John’s Note: Ronnie Groom of Panama City, Florida, has been one of the foremost deer hunters of our day for the past 30 years. Groom, a well-rounded deer hunter, participates in bowhunting, primitive weapon hunting and gun hunting. Groom was consulted for this article, because he hunts deer in several states – on public and private lands – where the hunting pressure is both heavy and light.
The area where the deer usually become nocturnal first is in feeding regions, because there are so-many hunters trying to bag deer as the animals come in to feed.
Therefore the deer know better than to move into these types of sites during daylight hours. However, the deer also understand that when dark approaches, the hunters leave the woods. So although the animals won’t move into the feeding sites until dark, they generally will start toward these feeding regions before dark. If the hunter will follow the trails that lead from the feeding area to the bedding region or the places where the bucks are seeking sanctuary, he can take a stand close to this thick cover. Although sportsmen know this tactic, they usually make two mistakes when utilizing it. First, they leave their stands too early to bag a deer. A common fear among hunters is that they’ll get lost in the woods after dark. Therefore they move out of the forests while there is still enough light to see how to get out of the woods. So, even though they may have their stands in the best places possible, they generally will leave before the deer show up. Hunters who remain in their stands until the light is too little to see to shoot are usually more successful in bagging a buck. Most of the time the buck will appear during that last 5 to 10 minutes of daylight, realizing that by the time he reaches the feeding area the woods will be too dark for the hunters to see him, and he can feed undisturbed. So, the buck waits until almost dark before he heads for that feed. The hunter who harvests this deer will have to remain in his stand until black dark if he is going to see the buck. That’s why understanding how to use a GPS hand-held receiver is so important.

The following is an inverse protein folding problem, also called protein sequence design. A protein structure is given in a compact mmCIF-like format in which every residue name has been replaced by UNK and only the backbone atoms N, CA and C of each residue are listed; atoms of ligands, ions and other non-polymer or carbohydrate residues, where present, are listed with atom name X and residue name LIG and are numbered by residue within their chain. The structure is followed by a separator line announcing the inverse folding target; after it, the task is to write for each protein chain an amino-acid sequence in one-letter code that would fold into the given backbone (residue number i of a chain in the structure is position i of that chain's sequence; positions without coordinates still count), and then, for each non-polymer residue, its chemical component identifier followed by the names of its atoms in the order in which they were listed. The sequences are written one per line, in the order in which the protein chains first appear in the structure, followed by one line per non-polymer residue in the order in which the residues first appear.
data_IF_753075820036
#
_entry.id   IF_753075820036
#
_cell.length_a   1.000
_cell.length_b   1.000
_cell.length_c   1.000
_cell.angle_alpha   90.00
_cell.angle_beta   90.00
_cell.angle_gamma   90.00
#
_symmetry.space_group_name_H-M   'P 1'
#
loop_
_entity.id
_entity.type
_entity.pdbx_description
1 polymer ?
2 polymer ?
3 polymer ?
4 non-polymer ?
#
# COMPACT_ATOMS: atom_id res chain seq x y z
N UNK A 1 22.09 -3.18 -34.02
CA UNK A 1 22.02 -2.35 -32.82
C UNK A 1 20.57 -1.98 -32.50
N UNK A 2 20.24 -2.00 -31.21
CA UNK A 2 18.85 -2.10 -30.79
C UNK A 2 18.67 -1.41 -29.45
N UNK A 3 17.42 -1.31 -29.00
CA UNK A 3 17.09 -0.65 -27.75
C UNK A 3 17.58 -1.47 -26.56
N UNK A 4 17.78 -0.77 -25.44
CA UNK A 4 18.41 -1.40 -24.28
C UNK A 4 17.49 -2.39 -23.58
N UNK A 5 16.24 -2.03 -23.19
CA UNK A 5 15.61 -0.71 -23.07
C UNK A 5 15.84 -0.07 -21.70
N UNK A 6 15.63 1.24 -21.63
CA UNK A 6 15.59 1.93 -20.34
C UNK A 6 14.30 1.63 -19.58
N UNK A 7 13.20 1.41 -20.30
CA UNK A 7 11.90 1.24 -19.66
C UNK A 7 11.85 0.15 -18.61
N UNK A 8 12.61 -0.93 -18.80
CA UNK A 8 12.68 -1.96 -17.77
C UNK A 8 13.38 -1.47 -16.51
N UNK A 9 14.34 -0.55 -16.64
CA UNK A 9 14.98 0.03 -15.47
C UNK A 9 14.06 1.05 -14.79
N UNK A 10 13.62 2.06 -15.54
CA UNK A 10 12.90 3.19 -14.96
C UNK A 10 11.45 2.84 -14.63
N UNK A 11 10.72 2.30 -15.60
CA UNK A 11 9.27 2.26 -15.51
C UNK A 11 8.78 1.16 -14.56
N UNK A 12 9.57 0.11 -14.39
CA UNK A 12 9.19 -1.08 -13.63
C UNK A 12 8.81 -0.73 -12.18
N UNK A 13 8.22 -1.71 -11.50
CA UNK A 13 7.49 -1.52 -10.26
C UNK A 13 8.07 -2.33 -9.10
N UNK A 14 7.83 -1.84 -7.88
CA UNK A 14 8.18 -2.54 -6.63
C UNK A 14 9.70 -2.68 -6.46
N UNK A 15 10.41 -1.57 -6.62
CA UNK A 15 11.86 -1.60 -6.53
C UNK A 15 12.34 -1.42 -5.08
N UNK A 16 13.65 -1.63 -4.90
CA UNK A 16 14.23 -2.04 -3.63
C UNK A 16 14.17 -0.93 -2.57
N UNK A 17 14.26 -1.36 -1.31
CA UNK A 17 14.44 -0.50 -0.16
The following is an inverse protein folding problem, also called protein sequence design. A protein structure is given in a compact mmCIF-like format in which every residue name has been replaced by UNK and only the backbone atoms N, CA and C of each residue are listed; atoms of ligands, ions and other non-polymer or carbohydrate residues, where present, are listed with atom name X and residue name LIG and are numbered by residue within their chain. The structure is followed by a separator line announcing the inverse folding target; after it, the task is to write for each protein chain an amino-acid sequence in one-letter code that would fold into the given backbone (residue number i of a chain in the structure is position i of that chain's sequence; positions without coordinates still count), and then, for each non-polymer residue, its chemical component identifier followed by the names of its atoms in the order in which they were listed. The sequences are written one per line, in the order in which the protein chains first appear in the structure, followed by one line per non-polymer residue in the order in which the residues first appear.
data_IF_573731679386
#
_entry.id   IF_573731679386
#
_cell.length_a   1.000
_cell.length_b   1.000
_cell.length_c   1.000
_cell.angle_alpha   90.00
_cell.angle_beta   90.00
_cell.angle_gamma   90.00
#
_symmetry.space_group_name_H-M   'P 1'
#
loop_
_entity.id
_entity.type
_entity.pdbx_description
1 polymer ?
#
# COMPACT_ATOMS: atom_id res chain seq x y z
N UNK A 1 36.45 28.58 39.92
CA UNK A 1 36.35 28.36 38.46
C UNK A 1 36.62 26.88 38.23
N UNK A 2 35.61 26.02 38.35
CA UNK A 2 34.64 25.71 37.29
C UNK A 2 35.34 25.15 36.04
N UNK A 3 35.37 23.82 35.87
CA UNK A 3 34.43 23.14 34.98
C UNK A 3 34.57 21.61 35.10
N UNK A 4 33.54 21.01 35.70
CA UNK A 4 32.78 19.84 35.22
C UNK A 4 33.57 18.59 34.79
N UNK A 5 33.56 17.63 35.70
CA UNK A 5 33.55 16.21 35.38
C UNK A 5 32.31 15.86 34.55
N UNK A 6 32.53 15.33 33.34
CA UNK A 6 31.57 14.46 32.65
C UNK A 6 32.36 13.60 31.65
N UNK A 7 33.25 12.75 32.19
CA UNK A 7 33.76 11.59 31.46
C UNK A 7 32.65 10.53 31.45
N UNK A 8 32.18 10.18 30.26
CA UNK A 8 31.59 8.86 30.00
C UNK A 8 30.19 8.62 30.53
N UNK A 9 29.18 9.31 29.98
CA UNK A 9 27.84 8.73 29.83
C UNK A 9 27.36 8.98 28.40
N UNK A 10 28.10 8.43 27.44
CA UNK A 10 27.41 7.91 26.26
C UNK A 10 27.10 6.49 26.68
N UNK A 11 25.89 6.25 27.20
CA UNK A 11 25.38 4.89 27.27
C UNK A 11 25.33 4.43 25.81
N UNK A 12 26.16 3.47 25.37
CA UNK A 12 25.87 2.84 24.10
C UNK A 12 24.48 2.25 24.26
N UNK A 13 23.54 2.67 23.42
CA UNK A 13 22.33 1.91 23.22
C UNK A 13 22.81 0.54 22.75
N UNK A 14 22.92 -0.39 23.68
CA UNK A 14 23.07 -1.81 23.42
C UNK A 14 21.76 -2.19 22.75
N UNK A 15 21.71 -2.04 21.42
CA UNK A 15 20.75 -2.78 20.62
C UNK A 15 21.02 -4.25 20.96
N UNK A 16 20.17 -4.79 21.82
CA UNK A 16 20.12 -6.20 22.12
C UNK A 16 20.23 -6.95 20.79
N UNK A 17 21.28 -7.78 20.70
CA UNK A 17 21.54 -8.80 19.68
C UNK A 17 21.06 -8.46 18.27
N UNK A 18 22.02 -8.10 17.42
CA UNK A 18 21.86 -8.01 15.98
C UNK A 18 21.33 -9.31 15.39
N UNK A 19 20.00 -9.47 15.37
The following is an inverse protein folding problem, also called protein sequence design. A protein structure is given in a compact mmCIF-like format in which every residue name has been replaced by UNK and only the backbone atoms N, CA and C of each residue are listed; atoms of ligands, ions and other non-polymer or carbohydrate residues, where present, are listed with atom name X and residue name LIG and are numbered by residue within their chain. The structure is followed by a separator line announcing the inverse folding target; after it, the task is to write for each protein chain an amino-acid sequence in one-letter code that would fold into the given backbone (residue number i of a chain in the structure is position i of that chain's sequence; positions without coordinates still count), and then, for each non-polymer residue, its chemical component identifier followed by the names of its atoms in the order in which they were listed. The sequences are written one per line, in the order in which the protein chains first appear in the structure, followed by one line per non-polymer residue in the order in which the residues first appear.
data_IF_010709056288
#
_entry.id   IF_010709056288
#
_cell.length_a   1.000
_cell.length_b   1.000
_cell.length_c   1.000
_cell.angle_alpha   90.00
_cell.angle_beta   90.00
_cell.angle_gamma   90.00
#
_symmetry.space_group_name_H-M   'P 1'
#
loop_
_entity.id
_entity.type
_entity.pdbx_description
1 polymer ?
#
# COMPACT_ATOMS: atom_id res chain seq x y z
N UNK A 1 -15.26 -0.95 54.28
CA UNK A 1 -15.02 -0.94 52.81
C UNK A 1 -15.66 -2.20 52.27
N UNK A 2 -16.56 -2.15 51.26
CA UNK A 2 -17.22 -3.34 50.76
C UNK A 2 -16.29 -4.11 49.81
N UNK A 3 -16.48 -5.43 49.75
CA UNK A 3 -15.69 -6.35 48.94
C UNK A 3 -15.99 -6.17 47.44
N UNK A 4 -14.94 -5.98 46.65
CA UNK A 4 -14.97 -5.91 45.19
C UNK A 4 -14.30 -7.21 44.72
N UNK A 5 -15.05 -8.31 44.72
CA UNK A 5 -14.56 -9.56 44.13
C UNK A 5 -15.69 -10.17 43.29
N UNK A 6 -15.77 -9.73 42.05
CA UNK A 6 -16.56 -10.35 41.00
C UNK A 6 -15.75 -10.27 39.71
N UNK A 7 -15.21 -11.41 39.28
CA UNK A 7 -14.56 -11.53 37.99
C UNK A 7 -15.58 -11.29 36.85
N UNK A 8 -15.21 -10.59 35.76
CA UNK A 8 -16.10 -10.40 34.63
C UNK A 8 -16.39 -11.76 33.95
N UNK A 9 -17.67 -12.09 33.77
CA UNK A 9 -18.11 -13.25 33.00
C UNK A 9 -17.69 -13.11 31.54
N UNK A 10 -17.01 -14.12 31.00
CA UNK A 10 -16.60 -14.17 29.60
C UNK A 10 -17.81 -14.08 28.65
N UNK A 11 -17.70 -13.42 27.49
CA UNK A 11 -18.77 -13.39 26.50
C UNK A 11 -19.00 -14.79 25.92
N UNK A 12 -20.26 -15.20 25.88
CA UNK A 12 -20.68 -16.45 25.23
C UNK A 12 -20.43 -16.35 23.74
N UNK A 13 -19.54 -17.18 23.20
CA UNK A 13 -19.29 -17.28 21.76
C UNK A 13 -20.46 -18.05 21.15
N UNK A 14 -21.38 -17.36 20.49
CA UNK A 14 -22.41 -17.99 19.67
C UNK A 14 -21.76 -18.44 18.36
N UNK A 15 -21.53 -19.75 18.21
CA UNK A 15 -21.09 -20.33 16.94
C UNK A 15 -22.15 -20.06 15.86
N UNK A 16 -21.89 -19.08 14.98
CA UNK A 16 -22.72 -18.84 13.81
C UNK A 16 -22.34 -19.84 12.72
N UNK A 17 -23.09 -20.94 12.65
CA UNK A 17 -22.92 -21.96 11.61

The second mistake that many hunters make is that they shoot the first buck they see. To take a really-nice buck, you must allow the small bucks to pass by you. Remember that the big bucks haven’t grown large by being stupid. They will let the smaller, less-experienced bucks walk out into an opening, before they will. Big bucks assume that if a hunter is out there that the little bucks will die first. So, if you want to take a truly-large deer as he is moving from a thicket, a sanctuary or a bedding area, most of the time you must let the small deer pass by you, undisturbed.
To get “How to Hunt Deer Up Close: With Bows, Rifles, Muzzleloaders and Crossbows” and “Deer and Fixings” by John E. Phillips click here.
About the Author
John Phillips, winner of the 2012 Homer Circle Fishing Award for outstanding fishing writer by the American Sportfishing Association (AMA) and the Professional Outdoor Media Association (POMA), the 2008 Crossbow Communicator of the year and the 2007 Legendary Communicator chosen for induction into the National Fresh Water Hall of Fame, is a freelance writer (over 6,000 magazine articles for about 100 magazines and several thousand newspaper columns published), magazine editor, photographer for print media as well as industry catalogues (over 25,000 photos published), lecturer, outdoor consultant, marketing consultant, book author and daily internet content provider with an overview of the outdoors. Click here for more information and a list of all the books available from John E. Phillips.